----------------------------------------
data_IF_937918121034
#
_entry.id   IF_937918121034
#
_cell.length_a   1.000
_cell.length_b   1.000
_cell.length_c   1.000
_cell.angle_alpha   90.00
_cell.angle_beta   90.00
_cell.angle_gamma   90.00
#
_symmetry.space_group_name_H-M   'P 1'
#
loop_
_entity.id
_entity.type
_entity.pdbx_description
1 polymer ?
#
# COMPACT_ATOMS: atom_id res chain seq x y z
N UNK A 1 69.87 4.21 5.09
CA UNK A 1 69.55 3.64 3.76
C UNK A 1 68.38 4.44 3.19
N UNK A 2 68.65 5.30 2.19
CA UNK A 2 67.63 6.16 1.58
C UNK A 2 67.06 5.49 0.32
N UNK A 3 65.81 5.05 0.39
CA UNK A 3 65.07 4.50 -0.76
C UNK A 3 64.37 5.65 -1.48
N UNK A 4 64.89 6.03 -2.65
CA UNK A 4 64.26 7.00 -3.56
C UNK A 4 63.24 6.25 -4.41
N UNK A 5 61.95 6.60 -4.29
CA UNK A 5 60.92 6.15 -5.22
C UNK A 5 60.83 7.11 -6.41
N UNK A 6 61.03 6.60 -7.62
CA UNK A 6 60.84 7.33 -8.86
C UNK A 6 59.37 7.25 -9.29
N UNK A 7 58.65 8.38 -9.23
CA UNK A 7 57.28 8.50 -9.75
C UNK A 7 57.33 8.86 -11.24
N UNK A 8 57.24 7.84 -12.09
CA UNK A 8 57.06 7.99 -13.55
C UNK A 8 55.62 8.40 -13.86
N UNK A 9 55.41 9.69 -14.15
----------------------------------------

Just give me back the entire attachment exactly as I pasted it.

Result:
data_IF_937918121034
#
_entry.id   IF_937918121034
#
_cell.length_a   1.000
_cell.length_b   1.000
_cell.length_c   1.000
_cell.angle_alpha   90.00
_cell.angle_beta   90.00
_cell.angle_gamma   90.00
#
_symmetry.space_group_name_H-M   'P 1'
#
loop_
_entity.id
_entity.type
_entity.pdbx_description
1 polymer ?
#
# COMPACT_ATOMS: atom_id res chain seq x y z
N UNK A 1 69.87 4.21 5.09
CA UNK A 1 69.55 3.64 3.76
C UNK A 1 68.38 4.44 3.19
N UNK A 2 68.65 5.30 2.19
CA UNK A 2 67.63 6.16 1.58
C UNK A 2 67.06 5.49 0.32
N UNK A 3 65.81 5.05 0.39
CA UNK A 3 65.07 4.50 -0.76
C UNK A 3 64.37 5.65 -1.48
N UNK A 4 64.89 6.03 -2.65
CA UNK A 4 64.26 7.00 -3.56
C UNK A 4 63.24 6.25 -4.41
N UNK A 5 61.95 6.60 -4.29
CA UNK A 5 60.92 6.15 -5.22
C UNK A 5 60.83 7.11 -6.41
N UNK A 6 61.03 6.60 -7.62
CA UNK A 6 60.84 7.33 -8.86
C UNK A 6 59.37 7.25 -9.29
N UNK A 7 58.65 8.38 -9.23
CA UNK A 7 57.28 8.50 -9.75
C UNK A 7 57.33 8.86 -11.24
N UNK A 8 57.24 7.84 -12.09
CA UNK A 8 57.06 7.99 -13.55
C UNK A 8 55.62 8.40 -13.86
N UNK A 9 55.41 9.69 -14.15